Why thinking typographically ruins your site?
Since there are no obligatory academic courses for our sector, one often approaches the web design with no graphic nor composition basis and with the same frequency changes course to web design starting from a training in traditional graphics.
Obviously in both cases there are advantages and disadvantages: if previously you didn’t study a grain of graphics, without relying on an innate good taste, you have to learn how to harmonize colours and fonts, know how to position elements in a pleasant and balanced way, keeping a rhythm leaving also empty spaces …and many other things, all to learn.
On the other hand, if you have always done in your life graphics for the press, you’ll have to deal, not a little thing, with the malleability of the “web media”: you’ll have to unlearn a few standards that you have until now considered as certainties.
In practice having a certain type of training or not having it, can lead the same to certain problems and make gross mistakes that would be better to understand and prevent from the start (instead of finding remedies after), and that’s what we’re going to see now.
Malleability and personalization
One of the most common errors when one approaches the web-design is the non understanding that every single person will see the website in a different way respect to another, by his will or not, whether he’s aware of it or not.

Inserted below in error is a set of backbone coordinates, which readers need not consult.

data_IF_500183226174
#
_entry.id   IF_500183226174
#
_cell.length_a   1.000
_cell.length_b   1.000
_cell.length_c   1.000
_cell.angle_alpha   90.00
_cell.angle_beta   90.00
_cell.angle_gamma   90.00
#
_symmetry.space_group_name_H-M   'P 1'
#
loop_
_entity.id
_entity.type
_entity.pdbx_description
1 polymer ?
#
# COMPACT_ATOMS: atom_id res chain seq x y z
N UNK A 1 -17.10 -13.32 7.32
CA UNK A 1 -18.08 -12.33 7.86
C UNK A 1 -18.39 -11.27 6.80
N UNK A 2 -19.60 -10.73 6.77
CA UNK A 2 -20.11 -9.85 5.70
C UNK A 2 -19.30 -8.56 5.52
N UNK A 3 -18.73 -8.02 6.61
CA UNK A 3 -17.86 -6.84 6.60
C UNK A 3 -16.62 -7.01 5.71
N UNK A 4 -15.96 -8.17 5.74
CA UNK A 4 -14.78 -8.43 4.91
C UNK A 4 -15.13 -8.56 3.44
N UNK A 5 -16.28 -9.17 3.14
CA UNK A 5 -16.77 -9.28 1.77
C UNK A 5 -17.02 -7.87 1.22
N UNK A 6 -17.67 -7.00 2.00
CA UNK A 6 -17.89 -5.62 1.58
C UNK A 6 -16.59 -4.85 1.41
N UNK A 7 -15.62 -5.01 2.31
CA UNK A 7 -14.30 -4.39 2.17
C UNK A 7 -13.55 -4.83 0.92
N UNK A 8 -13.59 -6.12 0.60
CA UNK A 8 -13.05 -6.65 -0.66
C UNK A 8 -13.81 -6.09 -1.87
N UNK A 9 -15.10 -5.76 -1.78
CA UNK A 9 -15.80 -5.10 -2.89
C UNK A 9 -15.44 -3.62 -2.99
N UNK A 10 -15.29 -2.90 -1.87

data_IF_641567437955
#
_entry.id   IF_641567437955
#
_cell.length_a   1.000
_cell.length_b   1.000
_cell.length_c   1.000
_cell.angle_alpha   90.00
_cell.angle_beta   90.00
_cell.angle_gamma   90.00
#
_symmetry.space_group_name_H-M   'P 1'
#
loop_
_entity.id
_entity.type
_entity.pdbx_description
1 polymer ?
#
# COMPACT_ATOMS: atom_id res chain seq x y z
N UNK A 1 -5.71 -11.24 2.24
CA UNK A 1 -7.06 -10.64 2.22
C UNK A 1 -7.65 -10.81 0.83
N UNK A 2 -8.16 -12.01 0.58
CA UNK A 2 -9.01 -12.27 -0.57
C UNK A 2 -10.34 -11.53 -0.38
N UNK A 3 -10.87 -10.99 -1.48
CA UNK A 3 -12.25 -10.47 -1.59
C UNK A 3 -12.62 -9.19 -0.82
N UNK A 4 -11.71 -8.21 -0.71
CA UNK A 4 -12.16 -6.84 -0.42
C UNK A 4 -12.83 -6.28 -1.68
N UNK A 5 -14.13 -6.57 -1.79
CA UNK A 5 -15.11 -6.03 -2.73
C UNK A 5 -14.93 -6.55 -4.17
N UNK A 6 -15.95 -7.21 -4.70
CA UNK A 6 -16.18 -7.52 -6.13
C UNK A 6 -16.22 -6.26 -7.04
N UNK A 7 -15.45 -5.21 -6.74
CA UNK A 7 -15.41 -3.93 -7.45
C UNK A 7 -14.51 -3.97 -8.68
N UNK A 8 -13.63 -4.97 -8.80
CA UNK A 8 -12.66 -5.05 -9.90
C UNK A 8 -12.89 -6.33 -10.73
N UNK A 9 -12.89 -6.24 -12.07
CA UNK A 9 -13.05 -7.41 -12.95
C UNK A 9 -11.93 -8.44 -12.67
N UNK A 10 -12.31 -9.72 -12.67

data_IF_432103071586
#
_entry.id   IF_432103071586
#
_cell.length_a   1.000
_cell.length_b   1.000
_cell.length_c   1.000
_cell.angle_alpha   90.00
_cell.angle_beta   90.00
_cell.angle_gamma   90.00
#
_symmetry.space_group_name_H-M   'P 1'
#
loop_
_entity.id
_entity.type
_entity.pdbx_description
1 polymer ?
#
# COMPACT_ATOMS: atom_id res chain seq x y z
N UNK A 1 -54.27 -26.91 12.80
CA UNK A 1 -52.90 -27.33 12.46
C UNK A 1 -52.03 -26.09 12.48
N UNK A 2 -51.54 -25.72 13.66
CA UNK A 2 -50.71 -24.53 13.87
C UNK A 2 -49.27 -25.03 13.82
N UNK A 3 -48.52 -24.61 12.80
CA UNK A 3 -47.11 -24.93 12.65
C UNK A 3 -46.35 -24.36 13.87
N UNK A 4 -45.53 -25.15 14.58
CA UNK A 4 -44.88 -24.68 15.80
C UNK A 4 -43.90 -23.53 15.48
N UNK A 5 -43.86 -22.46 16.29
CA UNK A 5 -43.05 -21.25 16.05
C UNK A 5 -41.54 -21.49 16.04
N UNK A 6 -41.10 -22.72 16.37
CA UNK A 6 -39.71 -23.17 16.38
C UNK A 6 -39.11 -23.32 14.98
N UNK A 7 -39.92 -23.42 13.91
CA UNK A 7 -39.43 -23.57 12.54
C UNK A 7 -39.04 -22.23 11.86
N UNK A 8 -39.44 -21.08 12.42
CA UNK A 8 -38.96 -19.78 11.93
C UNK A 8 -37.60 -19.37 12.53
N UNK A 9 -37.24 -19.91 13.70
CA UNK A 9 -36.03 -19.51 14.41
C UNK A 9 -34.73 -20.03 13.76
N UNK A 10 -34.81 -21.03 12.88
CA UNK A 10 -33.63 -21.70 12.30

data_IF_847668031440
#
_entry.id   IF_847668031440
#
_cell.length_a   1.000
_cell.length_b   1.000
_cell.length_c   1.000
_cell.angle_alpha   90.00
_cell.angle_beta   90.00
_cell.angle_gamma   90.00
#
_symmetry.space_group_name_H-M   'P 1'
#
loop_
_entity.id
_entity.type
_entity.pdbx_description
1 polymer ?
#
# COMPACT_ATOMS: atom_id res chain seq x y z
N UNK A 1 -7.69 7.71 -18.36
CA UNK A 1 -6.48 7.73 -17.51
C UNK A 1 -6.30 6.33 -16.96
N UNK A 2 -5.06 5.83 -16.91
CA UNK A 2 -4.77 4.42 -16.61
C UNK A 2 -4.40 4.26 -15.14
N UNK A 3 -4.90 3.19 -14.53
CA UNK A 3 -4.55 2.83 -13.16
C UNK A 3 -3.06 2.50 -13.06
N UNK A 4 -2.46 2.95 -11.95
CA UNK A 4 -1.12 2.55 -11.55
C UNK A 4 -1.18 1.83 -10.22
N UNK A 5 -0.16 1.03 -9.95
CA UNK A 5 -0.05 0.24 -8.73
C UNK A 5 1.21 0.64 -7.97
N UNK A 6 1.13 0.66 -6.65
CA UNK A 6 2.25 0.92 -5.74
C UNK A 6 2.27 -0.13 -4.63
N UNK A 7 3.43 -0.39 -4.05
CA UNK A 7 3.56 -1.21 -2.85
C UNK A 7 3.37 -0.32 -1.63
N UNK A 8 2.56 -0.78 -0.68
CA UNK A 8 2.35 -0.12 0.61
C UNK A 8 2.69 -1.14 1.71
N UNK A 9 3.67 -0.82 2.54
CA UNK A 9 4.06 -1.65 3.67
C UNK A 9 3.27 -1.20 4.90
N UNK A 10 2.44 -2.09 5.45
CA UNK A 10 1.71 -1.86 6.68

If you have never designed a graphic layout it will be easier to accept this reality; while if you have always worked for the press you have already found yourself sooner or later in designing the image for a product/service/company, where on a variety of formats (visiting cards, leaflets, flyers, posters, playbills) you had to readapt the elements, creating a new composition that would fit the support, without losing the balance obtained in a bigger or smaller format: but on the web you have to accept the idea of a minor control.
Monitor resolution, operating system, browser, support (or device) are only a few of the things that affect the final visualization of a website; we need to consider the toolbars that automatically get installed with many programs (some users are unable or too distracted to avoid it) that reduce the visible space on the browser and the personal settings of the O.S. for the font size.
Fixed Layout (height of the boxes and font-size)
There are three types of layout: fixed, semi-liquid and liquid. Managing a liquid layout is certainly complicated, mostly if you’re a novice and without doubts a fixed layout is the easiest to create. The performances of the three may vary and for each project one of them may be better than the others.
However generally, the terms “fixed”, “semi-liquid” and “liquid” refer to the ability of the layout to adapt itself to the width, as it should be obvious that the height is left “free” having the possibility to flow with the scroll-bar. It’s important, as in traditional graphics and especially in the composition of newspapers, that the most important articles are “above the fold”, in our case, in the visible part without scrolling. But it’s not possible (or better, recommended) to force such a thing through a box with a fixed height or excessively small fonts.
If you had to set the font size a poster, you probably calculated the dimension of this and the distance from which, it is generally seen; you’ve done readability tests and probably with a little bit of practice have learned which is the ideal dimension of the font and so on.